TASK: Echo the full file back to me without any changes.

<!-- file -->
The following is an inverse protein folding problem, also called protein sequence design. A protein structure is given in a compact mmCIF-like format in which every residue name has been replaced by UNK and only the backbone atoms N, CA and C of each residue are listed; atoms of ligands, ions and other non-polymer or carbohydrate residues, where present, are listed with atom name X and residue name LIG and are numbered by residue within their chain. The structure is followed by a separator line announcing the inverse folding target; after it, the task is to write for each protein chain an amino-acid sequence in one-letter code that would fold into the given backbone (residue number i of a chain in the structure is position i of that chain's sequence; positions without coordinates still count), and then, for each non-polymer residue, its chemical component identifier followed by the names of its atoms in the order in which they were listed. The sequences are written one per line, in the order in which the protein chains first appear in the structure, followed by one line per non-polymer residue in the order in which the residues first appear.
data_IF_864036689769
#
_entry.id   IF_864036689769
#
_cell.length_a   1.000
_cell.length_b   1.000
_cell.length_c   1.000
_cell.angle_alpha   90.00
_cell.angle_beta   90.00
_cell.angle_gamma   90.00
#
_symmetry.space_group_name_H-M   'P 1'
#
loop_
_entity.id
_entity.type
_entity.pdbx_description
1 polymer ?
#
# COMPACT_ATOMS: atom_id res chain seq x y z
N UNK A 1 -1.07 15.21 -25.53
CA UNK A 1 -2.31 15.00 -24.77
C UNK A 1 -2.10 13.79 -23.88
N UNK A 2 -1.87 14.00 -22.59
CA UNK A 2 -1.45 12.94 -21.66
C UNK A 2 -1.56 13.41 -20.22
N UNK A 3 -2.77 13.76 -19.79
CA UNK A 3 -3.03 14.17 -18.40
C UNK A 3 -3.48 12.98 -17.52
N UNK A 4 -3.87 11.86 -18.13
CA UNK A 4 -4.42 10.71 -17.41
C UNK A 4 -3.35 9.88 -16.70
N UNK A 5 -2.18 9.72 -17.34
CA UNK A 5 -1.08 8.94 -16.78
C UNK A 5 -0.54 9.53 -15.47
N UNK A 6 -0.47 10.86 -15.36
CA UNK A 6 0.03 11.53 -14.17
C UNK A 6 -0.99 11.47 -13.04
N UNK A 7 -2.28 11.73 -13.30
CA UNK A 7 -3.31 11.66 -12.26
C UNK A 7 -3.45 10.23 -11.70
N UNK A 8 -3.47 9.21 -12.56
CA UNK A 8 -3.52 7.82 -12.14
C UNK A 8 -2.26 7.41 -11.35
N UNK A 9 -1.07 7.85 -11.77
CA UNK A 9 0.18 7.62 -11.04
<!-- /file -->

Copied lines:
The following is an inverse protein folding problem, also called protein sequence design. A protein structure is given in a compact mmCIF-like format in which every residue name has been replaced by UNK and only the backbone atoms N, CA and C of each residue are listed; atoms of ligands, ions and other non-polymer or carbohydrate residues, where present, are listed with atom name X and residue name LIG and are numbered by residue within their chain. The structure is followed by a separator line announcing the inverse folding target; after it, the task is to write for each protein chain an amino-acid sequence in one-letter code that would fold into the given backbone (residue number i of a chain in the structure is position i of that chain's sequence; positions without coordinates still count), and then, for each non-polymer residue, its chemical component identifier followed by the names of its atoms in the order in which they were listed. The sequences are written one per line, in the order in which the protein chains first appear in the structure, followed by one line per non-polymer residue in the order in which the residues first appear.
data_IF_864036689769
#
_entry.id   IF_864036689769
#
_cell.length_a   1.000
_cell.length_b   1.000
_cell.length_c   1.000
_cell.angle_alpha   90.00
_cell.angle_beta   90.00
_cell.angle_gamma   90.00
#
_symmetry.space_group_name_H-M   'P 1'
#
loop_
_entity.id
_entity.type
_entity.pdbx_description
1 polymer ?
#
# COMPACT_ATOMS: atom_id res chain seq x y z
N UNK A 1 -1.07 15.21 -25.53
CA UNK A 1 -2.31 15.00 -24.77
C UNK A 1 -2.10 13.79 -23.88
N UNK A 2 -1.87 14.00 -22.59
CA UNK A 2 -1.45 12.94 -21.66
C UNK A 2 -1.56 13.41 -20.22
N UNK A 3 -2.77 13.76 -19.79
CA UNK A 3 -3.03 14.17 -18.40
C UNK A 3 -3.48 12.98 -17.52
N UNK A 4 -3.87 11.86 -18.13
CA UNK A 4 -4.42 10.71 -17.41
C UNK A 4 -3.35 9.88 -16.70
N UNK A 5 -2.18 9.72 -17.34
CA UNK A 5 -1.08 8.94 -16.78
C UNK A 5 -0.54 9.53 -15.47
N UNK A 6 -0.47 10.86 -15.36
CA UNK A 6 0.03 11.53 -14.17
C UNK A 6 -0.99 11.47 -13.04
N UNK A 7 -2.28 11.73 -13.30
CA UNK A 7 -3.31 11.66 -12.26
C UNK A 7 -3.45 10.23 -11.70
N UNK A 8 -3.47 9.21 -12.56
CA UNK A 8 -3.52 7.82 -12.14
C UNK A 8 -2.26 7.41 -11.35
N UNK A 9 -1.07 7.85 -11.77
CA UNK A 9 0.18 7.62 -11.04